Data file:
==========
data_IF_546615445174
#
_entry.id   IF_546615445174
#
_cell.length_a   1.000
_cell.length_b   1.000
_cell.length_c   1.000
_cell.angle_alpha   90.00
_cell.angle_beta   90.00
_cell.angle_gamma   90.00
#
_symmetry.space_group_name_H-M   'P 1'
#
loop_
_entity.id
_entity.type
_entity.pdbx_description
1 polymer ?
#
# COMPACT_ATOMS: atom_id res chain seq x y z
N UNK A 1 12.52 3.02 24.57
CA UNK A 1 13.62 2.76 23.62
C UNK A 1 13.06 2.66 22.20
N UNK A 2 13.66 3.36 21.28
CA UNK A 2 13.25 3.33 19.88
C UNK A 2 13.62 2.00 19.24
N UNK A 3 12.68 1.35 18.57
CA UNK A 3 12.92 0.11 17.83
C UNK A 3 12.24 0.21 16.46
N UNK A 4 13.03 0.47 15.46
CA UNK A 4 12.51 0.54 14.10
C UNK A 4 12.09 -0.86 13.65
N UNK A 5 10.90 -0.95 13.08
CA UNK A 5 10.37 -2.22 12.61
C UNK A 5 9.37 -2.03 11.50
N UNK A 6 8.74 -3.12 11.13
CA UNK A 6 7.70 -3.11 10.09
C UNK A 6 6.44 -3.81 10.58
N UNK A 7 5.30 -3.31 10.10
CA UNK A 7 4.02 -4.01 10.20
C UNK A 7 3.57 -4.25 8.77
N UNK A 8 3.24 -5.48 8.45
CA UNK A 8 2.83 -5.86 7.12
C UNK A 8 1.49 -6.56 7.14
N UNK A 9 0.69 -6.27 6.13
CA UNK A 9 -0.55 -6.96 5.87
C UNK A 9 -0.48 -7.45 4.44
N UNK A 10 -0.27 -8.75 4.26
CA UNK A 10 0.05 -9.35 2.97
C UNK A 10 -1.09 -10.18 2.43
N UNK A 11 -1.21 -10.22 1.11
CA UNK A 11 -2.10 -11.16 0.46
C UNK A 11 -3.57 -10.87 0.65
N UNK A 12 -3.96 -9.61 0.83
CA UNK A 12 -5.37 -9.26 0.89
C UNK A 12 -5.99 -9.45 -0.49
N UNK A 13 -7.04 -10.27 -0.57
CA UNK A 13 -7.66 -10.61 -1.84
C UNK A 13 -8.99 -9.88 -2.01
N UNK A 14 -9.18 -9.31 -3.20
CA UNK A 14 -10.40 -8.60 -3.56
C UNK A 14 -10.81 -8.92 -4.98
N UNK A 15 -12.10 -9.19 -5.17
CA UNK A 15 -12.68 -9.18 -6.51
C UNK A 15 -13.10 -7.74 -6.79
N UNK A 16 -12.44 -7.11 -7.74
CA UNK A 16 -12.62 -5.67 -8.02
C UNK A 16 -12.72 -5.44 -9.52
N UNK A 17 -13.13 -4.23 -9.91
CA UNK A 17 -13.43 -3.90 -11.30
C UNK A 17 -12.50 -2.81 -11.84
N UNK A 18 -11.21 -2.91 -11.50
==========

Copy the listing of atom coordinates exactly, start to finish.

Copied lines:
data_IF_546615445174
#
_entry.id   IF_546615445174
#
_cell.length_a   1.000
_cell.length_b   1.000
_cell.length_c   1.000
_cell.angle_alpha   90.00
_cell.angle_beta   90.00
_cell.angle_gamma   90.00
#
_symmetry.space_group_name_H-M   'P 1'
#
loop_
_entity.id
_entity.type
_entity.pdbx_description
1 polymer ?
#
# COMPACT_ATOMS: atom_id res chain seq x y z
N UNK A 1 12.52 3.02 24.57
CA UNK A 1 13.62 2.76 23.62
C UNK A 1 13.06 2.66 22.20
N UNK A 2 13.66 3.36 21.28
CA UNK A 2 13.25 3.33 19.88
C UNK A 2 13.62 2.00 19.24
N UNK A 3 12.68 1.35 18.57
CA UNK A 3 12.92 0.11 17.83
C UNK A 3 12.24 0.21 16.46
N UNK A 4 13.03 0.47 15.46
CA UNK A 4 12.51 0.54 14.10
C UNK A 4 12.09 -0.86 13.65
N UNK A 5 10.90 -0.95 13.08
CA UNK A 5 10.37 -2.22 12.61
C UNK A 5 9.37 -2.03 11.50
N UNK A 6 8.74 -3.12 11.13
CA UNK A 6 7.70 -3.11 10.09
C UNK A 6 6.44 -3.81 10.58
N UNK A 7 5.30 -3.31 10.10
CA UNK A 7 4.02 -4.01 10.20
C UNK A 7 3.57 -4.25 8.77
N UNK A 8 3.24 -5.48 8.45
CA UNK A 8 2.83 -5.86 7.12
C UNK A 8 1.49 -6.56 7.14
N UNK A 9 0.69 -6.27 6.13
CA UNK A 9 -0.55 -6.96 5.87
C UNK A 9 -0.48 -7.45 4.44
N UNK A 10 -0.27 -8.75 4.26
CA UNK A 10 0.05 -9.35 2.97
C UNK A 10 -1.09 -10.18 2.43
N UNK A 11 -1.21 -10.22 1.11
CA UNK A 11 -2.10 -11.16 0.46
C UNK A 11 -3.57 -10.87 0.65
N UNK A 12 -3.96 -9.61 0.83
CA UNK A 12 -5.37 -9.26 0.89
C UNK A 12 -5.99 -9.45 -0.49
N UNK A 13 -7.04 -10.27 -0.57
CA UNK A 13 -7.66 -10.61 -1.84
C UNK A 13 -8.99 -9.88 -2.01
N UNK A 14 -9.18 -9.31 -3.20
CA UNK A 14 -10.40 -8.60 -3.56
C UNK A 14 -10.81 -8.92 -4.98
N UNK A 15 -12.10 -9.19 -5.17
CA UNK A 15 -12.68 -9.18 -6.51
C UNK A 15 -13.10 -7.74 -6.79
N UNK A 16 -12.44 -7.11 -7.74
CA UNK A 16 -12.62 -5.67 -8.02
C UNK A 16 -12.72 -5.44 -9.52
N UNK A 17 -13.13 -4.23 -9.91
CA UNK A 17 -13.43 -3.90 -11.30
C UNK A 17 -12.50 -2.81 -11.84
N UNK A 18 -11.21 -2.91 -11.50